The effects of Nigel's death were many and varied, for me and for our parents. And one realisation for me was that I had no intention of spending my working life in the world of advertising, which is what I was doing at an ad agency in London at that point. About three months after he was killed, the agency I worked for made a third of its staff redundant. I was the only one to leave with a smile on my face.

That smile is there still, though it's been by no means a fixed feature in the second half of my story to date. That should maybe be stories, since one impact of my brother's death was that I decided to have a good go at writing things that I was passionate about, and not whatever an agency account handler needed doing that week.

Fortunately, it's all working out pretty well. I can't go into the details at this point, but I have every reason to believe that my commitment to writing has taken off in a very interesting way. Next year, I'll find out for sure, both about that big unnamed project, and another one that excites me and also represents a step forward for me as a scriptwriter.

And -

Two people I know and like a great deal are experiencing health problems at the moment. They're both exceptional women who have a knack for being themselves in situations where the majority of people settle for 'me too' and choose not to stand out.

There's every chance they'll both recover and be back on their feet in no time. (Behind me, from the stereo, the lyrics that accompanied my last sentence - 'Just close your eyes, I'll tell you when everything's fine'. Thank you Mastodon.)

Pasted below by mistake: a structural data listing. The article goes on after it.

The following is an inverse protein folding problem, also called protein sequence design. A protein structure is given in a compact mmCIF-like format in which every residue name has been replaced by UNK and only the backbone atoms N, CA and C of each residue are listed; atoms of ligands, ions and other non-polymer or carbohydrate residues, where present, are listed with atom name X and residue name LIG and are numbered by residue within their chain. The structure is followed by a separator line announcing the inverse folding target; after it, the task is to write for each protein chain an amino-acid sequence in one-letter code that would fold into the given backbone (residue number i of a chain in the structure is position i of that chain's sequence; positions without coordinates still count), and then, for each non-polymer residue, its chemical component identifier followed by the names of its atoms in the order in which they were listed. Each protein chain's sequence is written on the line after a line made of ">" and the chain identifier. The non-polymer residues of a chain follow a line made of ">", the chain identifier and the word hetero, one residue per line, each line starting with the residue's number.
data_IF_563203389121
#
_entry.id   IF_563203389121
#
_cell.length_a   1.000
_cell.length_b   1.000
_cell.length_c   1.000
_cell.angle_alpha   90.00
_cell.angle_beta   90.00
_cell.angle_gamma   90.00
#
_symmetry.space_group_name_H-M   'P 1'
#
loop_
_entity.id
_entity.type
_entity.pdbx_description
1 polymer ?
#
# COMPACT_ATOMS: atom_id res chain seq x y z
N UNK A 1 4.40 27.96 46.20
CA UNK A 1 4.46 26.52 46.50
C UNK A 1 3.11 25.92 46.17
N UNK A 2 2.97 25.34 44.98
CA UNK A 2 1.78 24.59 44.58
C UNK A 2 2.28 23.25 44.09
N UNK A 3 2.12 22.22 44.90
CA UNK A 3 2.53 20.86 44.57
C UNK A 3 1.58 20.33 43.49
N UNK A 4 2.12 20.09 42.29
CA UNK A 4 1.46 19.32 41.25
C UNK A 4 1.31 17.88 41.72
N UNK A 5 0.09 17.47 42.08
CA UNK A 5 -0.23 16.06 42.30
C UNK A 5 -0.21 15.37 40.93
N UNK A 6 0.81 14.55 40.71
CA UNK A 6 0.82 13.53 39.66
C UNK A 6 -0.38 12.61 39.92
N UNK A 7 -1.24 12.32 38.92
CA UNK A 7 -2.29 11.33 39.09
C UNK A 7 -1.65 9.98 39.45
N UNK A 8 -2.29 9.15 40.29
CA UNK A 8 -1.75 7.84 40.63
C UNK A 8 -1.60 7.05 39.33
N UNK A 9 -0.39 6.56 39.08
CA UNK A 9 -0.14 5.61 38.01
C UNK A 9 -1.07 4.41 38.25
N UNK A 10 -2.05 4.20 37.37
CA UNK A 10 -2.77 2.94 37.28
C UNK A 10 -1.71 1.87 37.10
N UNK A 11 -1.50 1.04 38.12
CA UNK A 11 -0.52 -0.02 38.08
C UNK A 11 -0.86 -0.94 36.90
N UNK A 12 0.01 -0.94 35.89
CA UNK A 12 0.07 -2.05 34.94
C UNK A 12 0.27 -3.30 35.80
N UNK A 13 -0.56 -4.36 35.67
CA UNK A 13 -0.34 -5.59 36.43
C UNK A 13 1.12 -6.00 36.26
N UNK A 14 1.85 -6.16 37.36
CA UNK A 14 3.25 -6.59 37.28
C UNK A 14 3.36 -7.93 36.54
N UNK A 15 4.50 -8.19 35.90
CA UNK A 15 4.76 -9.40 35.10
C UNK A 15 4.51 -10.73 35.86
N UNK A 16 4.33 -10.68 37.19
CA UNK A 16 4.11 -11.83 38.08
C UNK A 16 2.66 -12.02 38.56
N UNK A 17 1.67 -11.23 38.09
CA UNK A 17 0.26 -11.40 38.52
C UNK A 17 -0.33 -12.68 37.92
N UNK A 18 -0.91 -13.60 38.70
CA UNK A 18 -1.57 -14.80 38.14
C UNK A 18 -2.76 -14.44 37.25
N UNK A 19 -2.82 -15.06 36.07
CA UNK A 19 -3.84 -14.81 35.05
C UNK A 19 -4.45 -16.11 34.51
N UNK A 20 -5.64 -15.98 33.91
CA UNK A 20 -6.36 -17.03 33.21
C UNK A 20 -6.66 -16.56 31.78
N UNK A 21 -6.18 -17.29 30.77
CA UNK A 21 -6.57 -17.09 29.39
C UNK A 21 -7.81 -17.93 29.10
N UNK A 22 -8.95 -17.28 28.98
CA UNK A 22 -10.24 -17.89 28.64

And -

This is it.

We only get one shot at whatever it is we want to do.

And we're already however many years into that process, on a rock that's spinning through space, the inhabitants of which spend much of their time swapping pictures of kittens to make ourselves forget about just whatever is happening in Syria, and it's OK you can always watch the new Star Wars if kittens just aren't doing the job...

This. Is. It.

So, what are you going to do with the time you have? About the dreams that you talk about as the second bottle of wine is opened? About the opportunities you wish you'd pursued but have told yourself are long gone now? About the future you talk about with someone you love, aware even as you chat that the conversation is a placebo, and hoping you can get by with that...

2016 can be the latest in a series if you wish. There'll be some good bits, and some lousy ones, and much of it will wash past, one day indistinguishable from another.

It doesn't have to be like that.

On Saturday January 16, I'll be leading a workshop that's all about making 2016 the best it can be for you. It'll be a stretch for us all, myself included, but stretches are how you go beyond where you're comfortable and get into uncharted territory. We'll be looking at making things happen and creating new habits and what it means to act from that best part of yourself on an ongoing basis. We'll be in central Nottingham, and you can find the details by checking out this link




Why do we have weeks, and months, and years?

It's all down to the advantages of having a cyclic understanding of time. Once upon a whenever, we knew that the sun would be warmer at some points, and to prepare for the return of the cold when the nights began to get shorter.